Regarding the deplorable debate over the gun-bill, there may be a silver lining to the cloud of gun smoke that hangs over this country.
Since President Obama’s Feb. 12 State of the Union address, in which he promised to honor the victims of the Newtown Massacre by doing something about gun violence in America, much has been said but nothing has happened. The Vice President suggested that the general acquisition of shotguns might be a good idea. The NRA advocated for arming all of the nation’s classroom teachers. “Committed criminals” are identified as the targets of gun keep-away, when everyone knows that criminals will always be able to get firearms in a country that has 95 guns for every 100 people. Senator Feinstein’s proposal for a renewal of the assault-weapons ban, supported by President Obama, was shot down by Senate Majority Leader Reid—all of them Democrats. The President was so discouraged that he left Washington to take his message to the people, whom he felt he had to remind that the Newtown mass-murder—twenty children and six teachers—even took place.
Nonetheless, out of the crossfire has emerged one safe haven of general agreement: the need to increase the availability of mental healthcare—of which, I should note, clinical social workers are the majority providers in this country. Senators from both parties are rallying behind the mental healthcare standard, as a way of salvaging something useful from their otherwise dismal failure to address gun violence. A majority seems to like the proposals of Sen. Debbi Stabenow (D-MICH) for more community mental health centers, more training in recognizing people with mental disorders, and more Medicaid funds for mental health care, as well as suicide-prevention efforts and support for gun-trauma victims.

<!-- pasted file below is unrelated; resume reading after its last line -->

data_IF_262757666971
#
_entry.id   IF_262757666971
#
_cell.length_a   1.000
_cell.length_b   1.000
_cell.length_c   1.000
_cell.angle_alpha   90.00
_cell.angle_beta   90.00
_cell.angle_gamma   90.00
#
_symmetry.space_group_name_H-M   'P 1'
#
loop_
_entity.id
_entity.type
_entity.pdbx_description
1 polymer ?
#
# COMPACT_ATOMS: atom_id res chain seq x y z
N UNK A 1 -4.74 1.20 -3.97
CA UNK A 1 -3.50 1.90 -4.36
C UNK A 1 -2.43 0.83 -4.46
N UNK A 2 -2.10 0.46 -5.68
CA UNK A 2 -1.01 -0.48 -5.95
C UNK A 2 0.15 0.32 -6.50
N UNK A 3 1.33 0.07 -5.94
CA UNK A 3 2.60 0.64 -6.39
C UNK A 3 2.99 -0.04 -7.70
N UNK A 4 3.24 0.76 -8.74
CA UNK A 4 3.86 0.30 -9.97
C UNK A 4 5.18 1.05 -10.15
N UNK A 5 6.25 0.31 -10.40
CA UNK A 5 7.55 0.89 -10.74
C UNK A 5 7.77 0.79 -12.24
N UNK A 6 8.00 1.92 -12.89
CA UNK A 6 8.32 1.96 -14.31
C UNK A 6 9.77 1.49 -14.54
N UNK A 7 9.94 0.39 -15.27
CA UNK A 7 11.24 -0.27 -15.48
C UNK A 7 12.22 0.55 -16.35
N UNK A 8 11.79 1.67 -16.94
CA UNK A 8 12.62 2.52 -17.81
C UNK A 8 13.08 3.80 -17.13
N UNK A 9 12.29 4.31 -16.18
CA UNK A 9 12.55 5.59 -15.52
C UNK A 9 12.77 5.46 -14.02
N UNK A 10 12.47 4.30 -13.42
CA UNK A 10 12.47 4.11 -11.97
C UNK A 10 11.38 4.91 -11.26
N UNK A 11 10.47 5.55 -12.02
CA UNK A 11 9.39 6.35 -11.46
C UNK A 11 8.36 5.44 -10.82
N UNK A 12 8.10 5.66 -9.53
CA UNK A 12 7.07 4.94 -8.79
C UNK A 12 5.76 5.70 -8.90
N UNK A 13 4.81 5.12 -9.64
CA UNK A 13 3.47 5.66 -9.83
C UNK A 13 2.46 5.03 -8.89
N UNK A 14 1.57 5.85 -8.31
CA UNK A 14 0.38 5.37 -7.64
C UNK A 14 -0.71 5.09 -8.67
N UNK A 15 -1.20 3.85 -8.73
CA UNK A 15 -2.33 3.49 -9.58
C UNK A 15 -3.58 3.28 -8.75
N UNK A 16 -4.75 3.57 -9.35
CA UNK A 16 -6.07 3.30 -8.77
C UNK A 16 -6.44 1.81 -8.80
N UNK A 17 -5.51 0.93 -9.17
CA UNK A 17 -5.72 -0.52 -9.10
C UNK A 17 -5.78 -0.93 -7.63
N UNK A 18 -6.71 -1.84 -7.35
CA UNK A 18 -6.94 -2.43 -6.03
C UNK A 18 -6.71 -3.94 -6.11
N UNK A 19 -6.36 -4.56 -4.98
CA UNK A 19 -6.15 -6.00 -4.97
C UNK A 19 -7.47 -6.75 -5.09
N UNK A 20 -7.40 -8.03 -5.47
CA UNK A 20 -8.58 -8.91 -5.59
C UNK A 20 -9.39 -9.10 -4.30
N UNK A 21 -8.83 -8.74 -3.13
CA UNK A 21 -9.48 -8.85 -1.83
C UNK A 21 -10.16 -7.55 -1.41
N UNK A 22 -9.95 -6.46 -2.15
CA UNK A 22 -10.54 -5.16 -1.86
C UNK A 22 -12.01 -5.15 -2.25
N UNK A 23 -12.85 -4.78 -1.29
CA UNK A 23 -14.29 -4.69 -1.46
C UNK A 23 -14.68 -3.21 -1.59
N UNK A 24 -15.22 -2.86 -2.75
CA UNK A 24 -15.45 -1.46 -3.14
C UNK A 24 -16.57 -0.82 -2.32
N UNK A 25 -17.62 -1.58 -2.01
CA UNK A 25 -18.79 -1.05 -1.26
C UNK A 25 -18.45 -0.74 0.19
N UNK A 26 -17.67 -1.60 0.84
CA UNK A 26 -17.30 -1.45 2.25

It was the gun lobby that steered the debate toward mental illness and criminals, rather than toward the widespread availability of the handguns that hundreds of Americans use to kill each other every week. Presumably, the gun lobby will support the Stabenow proposals. Given that the Senators cannot agree on anything else—including, it seems, tighter background checks on would-be gun owners—more mental healthcare facilities and better access to behavioral health treatment would not be the worst of outcomes.